A process for creating silicon nanoparticles, developed at the University of Illinois, has now been shown to produce a family of discrete particle sizes useful for microelectronics, optoelectronics and biomedical applications.
Researchers are said to have demonstrated that the electrochemically etched particles come in particular sizes and fluoresce in distinct colours. The smallest four sizes are blue, green, yellow and red luminescent particles.
‘The availability of specific particle size and emission in the red, green and blue range makes the particles useful for electronic displays and flash memories,’ said Munir Nayfeh, a UI professor of physics. ‘The benign nature of silicon also makes the particles useful as ultra-bright fluorescent markers for tagging biologically sensitive materials.’
Current medical and biological fluorescent imaging is limited by the use of dye markers, which are not photostable, Nayfeh said. The dyes can break down under photoexcitation, room light or higher temperatures.
Not only are the new silicon particles photostable, they are also bright. The light from a single nanoparticle can be readily detected. To convert bulk silicon into nanoparticles, Nayfeh and his colleagues used an electrochemical treatment that involved gradually immersing a silicon wafer into an etchant bath of hydrofluoric acid and hydrogen peroxide while applying an electrical current.
The process reportedly erodes the surface layer of the material, leaving behind a delicate network of weakly interconnected nanostructures. The wafer is then removed from the etchant and immersed briefly in an ultrasound bath.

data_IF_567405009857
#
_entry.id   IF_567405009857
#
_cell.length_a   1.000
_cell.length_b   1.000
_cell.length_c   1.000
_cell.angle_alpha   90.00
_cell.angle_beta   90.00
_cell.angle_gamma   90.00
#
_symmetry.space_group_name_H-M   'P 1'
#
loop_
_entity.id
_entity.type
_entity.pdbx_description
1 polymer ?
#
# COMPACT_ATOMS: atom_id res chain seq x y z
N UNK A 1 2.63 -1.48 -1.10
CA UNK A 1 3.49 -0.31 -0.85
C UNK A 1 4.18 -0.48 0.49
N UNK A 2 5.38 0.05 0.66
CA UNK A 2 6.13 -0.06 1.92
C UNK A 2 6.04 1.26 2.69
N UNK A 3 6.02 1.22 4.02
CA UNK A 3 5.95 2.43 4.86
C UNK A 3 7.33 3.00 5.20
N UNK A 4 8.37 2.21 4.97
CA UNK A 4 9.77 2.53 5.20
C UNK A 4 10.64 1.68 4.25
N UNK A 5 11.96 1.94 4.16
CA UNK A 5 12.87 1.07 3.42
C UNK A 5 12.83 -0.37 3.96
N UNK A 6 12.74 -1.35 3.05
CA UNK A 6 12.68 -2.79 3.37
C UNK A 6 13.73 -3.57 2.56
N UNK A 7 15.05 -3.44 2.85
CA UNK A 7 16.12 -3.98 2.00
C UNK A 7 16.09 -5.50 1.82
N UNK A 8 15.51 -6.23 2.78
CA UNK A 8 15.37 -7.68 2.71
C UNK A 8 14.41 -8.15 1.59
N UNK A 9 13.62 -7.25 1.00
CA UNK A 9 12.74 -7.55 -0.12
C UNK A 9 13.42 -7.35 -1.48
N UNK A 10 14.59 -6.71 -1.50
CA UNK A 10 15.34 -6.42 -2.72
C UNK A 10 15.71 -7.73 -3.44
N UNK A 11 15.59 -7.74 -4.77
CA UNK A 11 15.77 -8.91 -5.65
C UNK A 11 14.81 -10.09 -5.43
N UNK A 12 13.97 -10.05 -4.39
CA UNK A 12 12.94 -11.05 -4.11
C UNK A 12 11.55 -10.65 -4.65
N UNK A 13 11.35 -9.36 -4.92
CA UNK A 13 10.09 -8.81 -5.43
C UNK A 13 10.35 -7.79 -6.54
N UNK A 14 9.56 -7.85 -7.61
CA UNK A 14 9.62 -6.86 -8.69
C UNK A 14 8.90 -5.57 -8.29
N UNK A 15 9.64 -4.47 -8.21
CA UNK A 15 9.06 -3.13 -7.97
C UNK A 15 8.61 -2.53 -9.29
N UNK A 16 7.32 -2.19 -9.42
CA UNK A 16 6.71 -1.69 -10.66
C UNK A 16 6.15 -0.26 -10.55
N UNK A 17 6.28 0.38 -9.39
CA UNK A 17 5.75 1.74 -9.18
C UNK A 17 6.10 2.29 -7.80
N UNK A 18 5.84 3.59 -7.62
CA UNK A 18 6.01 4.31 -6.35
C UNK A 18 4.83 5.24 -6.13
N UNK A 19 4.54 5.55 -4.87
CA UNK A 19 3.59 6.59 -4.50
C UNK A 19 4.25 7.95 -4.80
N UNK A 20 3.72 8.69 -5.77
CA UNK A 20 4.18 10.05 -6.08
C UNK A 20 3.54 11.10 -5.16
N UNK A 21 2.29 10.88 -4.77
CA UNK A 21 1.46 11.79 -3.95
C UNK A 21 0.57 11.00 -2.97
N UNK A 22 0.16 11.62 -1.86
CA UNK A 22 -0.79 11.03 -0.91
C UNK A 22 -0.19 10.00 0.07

Under the ultrasound treatment, the fragile nanostructure network crumbles into individual particles, which may be easily separated into the different size groups.
‘The availability of different coloured markers is very important for biomedical applications,’ said Nayfeh. ‘By placing particles of different colours in strategic locations, you could study such phenomena as growth factors in cancer cells or how proteins fold.’
The silicon particles fluoresce when struck with ultraviolet light. They also can fluoresce when struck with two photons of infrared light – a technique that can non-invasively penetrate human tissue.
In a separate study, the researchers also demonstrated laser oscillation in small aggregates of the silicon nanoparticles.
‘At 6 microns in diameter, these clusters of particles are one of the smallest lasers in the world,’ said Sahraoui Chaieb, a UI professor of theoretical and applied mechanics and a co-author of both papers.
‘This microlasing is an important step towards the realisation of a laser on a chip, which could ultimately replace wires with optical interconnects.’
The emission was dominated by a deep-red colour, said Chaieb. The clusters are currently stimulated by green light from a mercury lamp. One of the researchers’ goals is to excite them instead with electricity.